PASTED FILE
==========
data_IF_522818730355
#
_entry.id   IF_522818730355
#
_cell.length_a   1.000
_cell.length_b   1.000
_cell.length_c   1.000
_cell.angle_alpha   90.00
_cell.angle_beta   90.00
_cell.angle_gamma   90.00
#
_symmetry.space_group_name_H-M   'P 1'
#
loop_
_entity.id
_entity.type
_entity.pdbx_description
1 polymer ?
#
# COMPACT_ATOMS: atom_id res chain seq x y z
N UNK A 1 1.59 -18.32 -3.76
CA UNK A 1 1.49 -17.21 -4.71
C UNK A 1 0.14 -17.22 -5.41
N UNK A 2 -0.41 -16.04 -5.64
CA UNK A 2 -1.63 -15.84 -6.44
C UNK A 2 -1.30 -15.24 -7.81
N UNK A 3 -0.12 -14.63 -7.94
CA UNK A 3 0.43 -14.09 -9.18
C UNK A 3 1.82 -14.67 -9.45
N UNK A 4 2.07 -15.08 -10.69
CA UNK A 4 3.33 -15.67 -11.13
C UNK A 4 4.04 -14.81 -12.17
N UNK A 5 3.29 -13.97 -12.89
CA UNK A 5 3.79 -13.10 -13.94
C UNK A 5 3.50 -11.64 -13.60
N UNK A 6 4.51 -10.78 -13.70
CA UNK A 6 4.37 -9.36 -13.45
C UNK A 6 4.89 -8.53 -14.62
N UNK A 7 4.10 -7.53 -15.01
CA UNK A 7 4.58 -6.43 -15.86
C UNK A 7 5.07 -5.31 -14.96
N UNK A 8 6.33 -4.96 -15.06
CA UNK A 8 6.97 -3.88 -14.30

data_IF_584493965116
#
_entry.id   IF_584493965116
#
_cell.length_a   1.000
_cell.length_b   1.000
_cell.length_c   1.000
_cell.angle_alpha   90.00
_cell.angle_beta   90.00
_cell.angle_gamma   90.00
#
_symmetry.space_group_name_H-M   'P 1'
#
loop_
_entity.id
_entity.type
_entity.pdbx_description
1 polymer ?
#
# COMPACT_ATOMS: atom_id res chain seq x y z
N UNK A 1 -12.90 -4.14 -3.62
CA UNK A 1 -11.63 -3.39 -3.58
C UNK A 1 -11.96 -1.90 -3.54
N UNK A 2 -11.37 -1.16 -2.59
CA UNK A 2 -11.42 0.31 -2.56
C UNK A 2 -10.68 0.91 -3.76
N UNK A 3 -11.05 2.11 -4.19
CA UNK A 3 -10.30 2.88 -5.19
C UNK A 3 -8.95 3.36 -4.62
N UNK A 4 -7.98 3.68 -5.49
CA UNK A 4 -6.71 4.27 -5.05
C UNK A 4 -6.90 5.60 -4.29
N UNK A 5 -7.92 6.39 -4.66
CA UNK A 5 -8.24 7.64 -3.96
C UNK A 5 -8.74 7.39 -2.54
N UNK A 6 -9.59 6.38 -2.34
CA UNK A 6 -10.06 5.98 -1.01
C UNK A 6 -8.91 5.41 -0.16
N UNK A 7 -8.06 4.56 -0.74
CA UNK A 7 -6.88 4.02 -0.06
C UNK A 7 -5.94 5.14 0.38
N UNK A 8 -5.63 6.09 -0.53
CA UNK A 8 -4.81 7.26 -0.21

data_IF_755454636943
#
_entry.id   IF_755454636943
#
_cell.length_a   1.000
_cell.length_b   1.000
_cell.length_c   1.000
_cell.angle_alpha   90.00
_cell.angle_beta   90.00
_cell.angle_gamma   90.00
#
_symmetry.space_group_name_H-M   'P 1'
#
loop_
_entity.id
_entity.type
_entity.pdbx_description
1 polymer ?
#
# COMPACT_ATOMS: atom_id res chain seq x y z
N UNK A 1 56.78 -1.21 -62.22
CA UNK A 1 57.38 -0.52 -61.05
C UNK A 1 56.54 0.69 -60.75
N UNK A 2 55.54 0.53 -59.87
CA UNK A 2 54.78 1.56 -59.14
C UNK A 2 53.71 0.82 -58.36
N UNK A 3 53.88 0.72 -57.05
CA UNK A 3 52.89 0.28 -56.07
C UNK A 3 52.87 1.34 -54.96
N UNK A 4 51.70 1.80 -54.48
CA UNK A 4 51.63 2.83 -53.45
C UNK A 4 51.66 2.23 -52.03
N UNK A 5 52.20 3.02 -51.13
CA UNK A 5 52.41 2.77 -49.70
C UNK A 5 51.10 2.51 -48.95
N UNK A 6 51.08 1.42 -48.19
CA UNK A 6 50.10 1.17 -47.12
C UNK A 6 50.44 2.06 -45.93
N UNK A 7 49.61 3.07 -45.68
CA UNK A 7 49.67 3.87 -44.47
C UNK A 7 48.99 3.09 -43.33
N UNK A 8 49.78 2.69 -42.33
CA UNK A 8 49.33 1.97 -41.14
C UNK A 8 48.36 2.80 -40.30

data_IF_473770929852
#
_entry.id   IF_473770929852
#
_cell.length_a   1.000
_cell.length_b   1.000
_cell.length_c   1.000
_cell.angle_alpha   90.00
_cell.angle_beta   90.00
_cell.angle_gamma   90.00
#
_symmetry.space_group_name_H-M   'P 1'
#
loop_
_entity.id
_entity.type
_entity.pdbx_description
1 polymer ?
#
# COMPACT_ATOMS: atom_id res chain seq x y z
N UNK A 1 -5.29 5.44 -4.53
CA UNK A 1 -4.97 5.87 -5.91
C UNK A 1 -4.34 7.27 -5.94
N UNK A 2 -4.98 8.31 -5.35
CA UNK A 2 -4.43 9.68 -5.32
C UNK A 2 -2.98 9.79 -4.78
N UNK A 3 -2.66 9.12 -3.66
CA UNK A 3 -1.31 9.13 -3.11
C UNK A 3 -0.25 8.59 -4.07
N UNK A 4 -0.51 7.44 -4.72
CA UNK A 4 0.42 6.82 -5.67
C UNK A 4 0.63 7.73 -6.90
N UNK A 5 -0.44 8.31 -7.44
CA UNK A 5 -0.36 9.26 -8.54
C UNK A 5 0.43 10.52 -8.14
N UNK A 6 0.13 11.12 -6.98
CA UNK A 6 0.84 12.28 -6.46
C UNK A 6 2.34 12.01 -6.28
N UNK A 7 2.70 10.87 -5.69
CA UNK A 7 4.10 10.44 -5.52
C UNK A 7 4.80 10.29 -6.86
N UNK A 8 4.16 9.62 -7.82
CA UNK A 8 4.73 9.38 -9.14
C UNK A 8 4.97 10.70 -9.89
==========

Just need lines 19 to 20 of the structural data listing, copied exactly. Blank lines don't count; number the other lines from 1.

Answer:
#
# COMPACT_ATOMS: atom_id res chain seq x y z